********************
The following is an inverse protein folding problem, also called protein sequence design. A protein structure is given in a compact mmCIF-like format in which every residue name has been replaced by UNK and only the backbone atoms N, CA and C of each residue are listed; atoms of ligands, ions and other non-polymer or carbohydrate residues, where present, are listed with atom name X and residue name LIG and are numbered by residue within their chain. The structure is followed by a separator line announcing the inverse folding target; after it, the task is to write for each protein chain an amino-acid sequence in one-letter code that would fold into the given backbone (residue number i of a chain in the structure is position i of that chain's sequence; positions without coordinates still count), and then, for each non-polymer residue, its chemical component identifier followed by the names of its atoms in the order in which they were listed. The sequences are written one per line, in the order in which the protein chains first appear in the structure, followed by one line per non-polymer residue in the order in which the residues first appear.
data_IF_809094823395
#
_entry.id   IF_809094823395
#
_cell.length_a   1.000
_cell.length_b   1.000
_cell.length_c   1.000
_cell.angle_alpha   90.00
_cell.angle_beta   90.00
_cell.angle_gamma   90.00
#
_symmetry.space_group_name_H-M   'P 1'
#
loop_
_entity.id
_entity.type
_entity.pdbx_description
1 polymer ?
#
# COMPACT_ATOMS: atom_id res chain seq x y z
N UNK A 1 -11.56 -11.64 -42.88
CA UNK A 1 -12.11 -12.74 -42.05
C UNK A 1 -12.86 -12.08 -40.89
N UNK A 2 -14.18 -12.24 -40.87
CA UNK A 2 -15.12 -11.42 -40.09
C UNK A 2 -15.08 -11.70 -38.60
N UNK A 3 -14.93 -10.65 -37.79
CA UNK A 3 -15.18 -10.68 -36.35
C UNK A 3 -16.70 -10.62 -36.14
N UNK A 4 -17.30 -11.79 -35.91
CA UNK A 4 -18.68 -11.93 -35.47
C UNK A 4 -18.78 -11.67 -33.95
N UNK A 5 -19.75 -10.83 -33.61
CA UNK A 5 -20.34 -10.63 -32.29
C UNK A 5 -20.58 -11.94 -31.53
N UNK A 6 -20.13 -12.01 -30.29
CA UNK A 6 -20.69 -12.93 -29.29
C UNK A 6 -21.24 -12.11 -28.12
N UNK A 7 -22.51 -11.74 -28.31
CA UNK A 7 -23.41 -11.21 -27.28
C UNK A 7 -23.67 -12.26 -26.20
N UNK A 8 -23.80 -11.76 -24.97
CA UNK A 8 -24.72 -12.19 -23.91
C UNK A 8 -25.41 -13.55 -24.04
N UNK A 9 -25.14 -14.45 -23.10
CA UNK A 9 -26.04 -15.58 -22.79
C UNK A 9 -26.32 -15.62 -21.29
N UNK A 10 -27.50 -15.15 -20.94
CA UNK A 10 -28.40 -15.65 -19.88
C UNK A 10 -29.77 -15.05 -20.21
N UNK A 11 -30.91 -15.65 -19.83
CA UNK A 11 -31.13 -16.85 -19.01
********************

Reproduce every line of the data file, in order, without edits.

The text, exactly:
The following is an inverse protein folding problem, also called protein sequence design. A protein structure is given in a compact mmCIF-like format in which every residue name has been replaced by UNK and only the backbone atoms N, CA and C of each residue are listed; atoms of ligands, ions and other non-polymer or carbohydrate residues, where present, are listed with atom name X and residue name LIG and are numbered by residue within their chain. The structure is followed by a separator line announcing the inverse folding target; after it, the task is to write for each protein chain an amino-acid sequence in one-letter code that would fold into the given backbone (residue number i of a chain in the structure is position i of that chain's sequence; positions without coordinates still count), and then, for each non-polymer residue, its chemical component identifier followed by the names of its atoms in the order in which they were listed. The sequences are written one per line, in the order in which the protein chains first appear in the structure, followed by one line per non-polymer residue in the order in which the residues first appear.
data_IF_809094823395
#
_entry.id   IF_809094823395
#
_cell.length_a   1.000
_cell.length_b   1.000
_cell.length_c   1.000
_cell.angle_alpha   90.00
_cell.angle_beta   90.00
_cell.angle_gamma   90.00
#
_symmetry.space_group_name_H-M   'P 1'
#
loop_
_entity.id
_entity.type
_entity.pdbx_description
1 polymer ?
#
# COMPACT_ATOMS: atom_id res chain seq x y z
N UNK A 1 -11.56 -11.64 -42.88
CA UNK A 1 -12.11 -12.74 -42.05
C UNK A 1 -12.86 -12.08 -40.89
N UNK A 2 -14.18 -12.24 -40.87
CA UNK A 2 -15.12 -11.42 -40.09
C UNK A 2 -15.08 -11.70 -38.60
N UNK A 3 -14.93 -10.65 -37.79
CA UNK A 3 -15.18 -10.68 -36.35
C UNK A 3 -16.70 -10.62 -36.14
N UNK A 4 -17.30 -11.79 -35.91
CA UNK A 4 -18.68 -11.93 -35.47
C UNK A 4 -18.78 -11.67 -33.95
N UNK A 5 -19.75 -10.83 -33.61
CA UNK A 5 -20.34 -10.63 -32.29
C UNK A 5 -20.58 -11.94 -31.53
N UNK A 6 -20.13 -12.01 -30.29
CA UNK A 6 -20.69 -12.93 -29.29
C UNK A 6 -21.24 -12.11 -28.12
N UNK A 7 -22.51 -11.74 -28.31
CA UNK A 7 -23.41 -11.21 -27.28
C UNK A 7 -23.67 -12.26 -26.20
N UNK A 8 -23.80 -11.76 -24.97
CA UNK A 8 -24.72 -12.19 -23.91
C UNK A 8 -25.41 -13.55 -24.04
N UNK A 9 -25.14 -14.45 -23.10
CA UNK A 9 -26.04 -15.58 -22.79
C UNK A 9 -26.32 -15.62 -21.29
N UNK A 10 -27.50 -15.15 -20.94
CA UNK A 10 -28.40 -15.65 -19.88
C UNK A 10 -29.77 -15.05 -20.21
N UNK A 11 -30.91 -15.65 -19.83
CA UNK A 11 -31.13 -16.85 -19.01